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Industrial Machinery Stock Outlook - August 2017

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The U.S. market showed strength subsequent to the election of President Trump, primarily factoring in his promised pro-growth policies. However, the momentum has stalled following uncertainties looming over policy enactment and implementation.

As far the Industrial Products companies are concerned, the Trump government’s infrastructure improvement plan, if implemented, will boost demand. Also, the sector is seeing improving export demand for its products from foreign nations.

Since the beginning of the year, industrial products stocks have been strong performers, with the sector gaining roughly 9.4%. Among the S&P 500 members, the top five industrial machinery gainers include Roper Technologies, Inc. (ROP - Free Report) , Deere & Company (DE - Free Report) , Stanley Black & Decker, Inc. (SWK - Free Report) , Caterpillar, Inc. (CAT - Free Report) and Rockwell Automation Inc. (ROK - Free Report) . The poor performers include Flowserve Corp. (FLS - Free Report) , Emerson Electric Company (EMR - Free Report) and Eaton Corporation, PLC (ETN - Free Report) .

Industrial production is one of the leading economic indicators for the industrial stocks. It measures the level of output of manufacturing, mining and utilities sectors in a country. A brief discussion on the machinery industry in different nations is given below.

Industrial Machinery - Nation-Wise Description

The United States: The country’s industrial production increased at an annual rate of 4.7% in the second quarter, driven by impressive growth in mining and utilities.

Per the U.S. Census Bureau report, new orders for U.S.-manufactured machinery increased 5.7% in the first half of 2017 led by growth in orders for construction, mining, industrial, material handling and other machineries. Also, the job market showed strength, with the recent data indicating 209,000 new job additions in July. In second-quarter 2017, new job additions averaged 194,333 per month. Unemployment rate declined from 4.4% in June to 4.3% in July.

Citing improvement in economic activities, the Federal Reserve raised its interest rates in June and indicated further rate hikes ahead. This, in turn, will make capital investments more expensive and hence might weigh on businesses for industrial products makers.     

Per its Jul 2017 report, the International Monetary Fund (IMF) trimmed its growth projections for the U.S. economy by 20 basis points (bps) to 2.1% for 2017 and 40 bps to 2.1% for 2018 primarily on account of uncertainties surrounding the implementation of governmental policies.

Japan: According to the report from Japan’s Cabinet Office, core machinery orders (an indicator of capital spending by companies in the next six to nine months) decreased 1.4% in first-quarter 2017 while fell nearly 3.1% in April and 3.6% in May.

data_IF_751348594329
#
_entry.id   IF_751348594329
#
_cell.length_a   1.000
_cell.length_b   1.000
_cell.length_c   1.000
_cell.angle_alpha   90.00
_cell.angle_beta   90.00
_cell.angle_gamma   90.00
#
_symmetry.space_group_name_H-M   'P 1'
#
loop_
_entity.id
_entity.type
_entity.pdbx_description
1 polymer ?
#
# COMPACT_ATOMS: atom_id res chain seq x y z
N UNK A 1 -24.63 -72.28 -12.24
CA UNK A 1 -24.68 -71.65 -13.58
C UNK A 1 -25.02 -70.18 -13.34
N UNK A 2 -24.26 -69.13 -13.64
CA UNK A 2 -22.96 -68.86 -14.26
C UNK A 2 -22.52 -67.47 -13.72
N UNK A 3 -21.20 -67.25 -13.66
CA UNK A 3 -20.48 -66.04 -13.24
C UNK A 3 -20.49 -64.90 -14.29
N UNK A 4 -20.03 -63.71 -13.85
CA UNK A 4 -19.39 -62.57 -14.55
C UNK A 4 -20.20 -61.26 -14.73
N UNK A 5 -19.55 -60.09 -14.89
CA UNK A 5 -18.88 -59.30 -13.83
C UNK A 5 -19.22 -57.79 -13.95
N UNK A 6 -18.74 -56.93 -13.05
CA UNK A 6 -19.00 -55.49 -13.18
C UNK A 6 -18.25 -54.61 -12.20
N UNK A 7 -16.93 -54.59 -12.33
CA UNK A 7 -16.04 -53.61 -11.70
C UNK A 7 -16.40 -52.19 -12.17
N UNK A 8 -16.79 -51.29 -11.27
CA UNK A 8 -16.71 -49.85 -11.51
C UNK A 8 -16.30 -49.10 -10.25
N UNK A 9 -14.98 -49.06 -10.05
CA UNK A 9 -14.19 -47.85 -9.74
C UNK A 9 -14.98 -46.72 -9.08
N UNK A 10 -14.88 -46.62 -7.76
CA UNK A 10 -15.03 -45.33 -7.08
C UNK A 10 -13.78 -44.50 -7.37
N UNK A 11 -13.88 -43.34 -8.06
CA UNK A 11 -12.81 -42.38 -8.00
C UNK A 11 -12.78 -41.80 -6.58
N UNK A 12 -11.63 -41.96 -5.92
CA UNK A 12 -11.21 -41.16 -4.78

In second-quarter 2017, total machinery order will likely decline 0.9% while core orders are expected to fall 5.9%. Orders from manufacturing clients will likely fall 1.1% while that from government clients might decline 13.6%.

The country’s economy is struggling with internal issues including low investment levels, unfavorable exchange rates, aging population and a huge public debt. Also, the consumption level has failed to revive to a satisfactory standard since it suffered from a 3% rise in national sales tax in Apr 2015.

In addition, the country is facing weak economic conditions externally. However, efforts to improve wages and hence, demand as well as steps to increase investments domestically might work in the country’s favor in the quarters ahead.

The IMF increased its growth projection for the country by 10 bps to 1.3% for 2017 while it remained stable at 0.6% for 2018.

China: China’s GDP grew 6.9% from the year-earlier period in the second quarter, coming in better than expected. Improvements in infrastructure investment, retail sales and higher exports due to healthy global economy have worked in its favor. In March, the government announced its plan to spend $2 trillion for the development of infrastructure and transportation by 2020. However, tiff with the U.S. economy over trade relationships might dent its growth momentum.

The country’s industrial production increased 7.6% year over year in June on the back of improvement in manufacturing and utilities sectors, offset by weakness in the mining sector. Industrial production in both May and April grew 6.5%.

For 2017, the Chinese government anticipates economy to grow roughly 6.5%. The IMF projects the Chinese economy to grow 6.7% in 2017 and 6.4% in 2018.

India: The country’s industrial production decelerated to 1.7% in May 2017, having expanded 2.8% in the previous month. Production suffered from lower rise in manufacturing output and contractions in mining and quarrying outputs.

Expectations of a strong demand, improved policies and better monsoon conditions are the factors that will influence the country’s growth, going forward. The government is making concerted efforts to turn the country into a prime manufacturing hub for all nations across the world. Apart from boosting the foreign capital inflow in the country, these strategies will improve the domestic job market as well as demand for industrial products. The recent interest rate cut by the central bank, driven by prevailing low inflation rate in the country, will allow accessibility to cheap loans.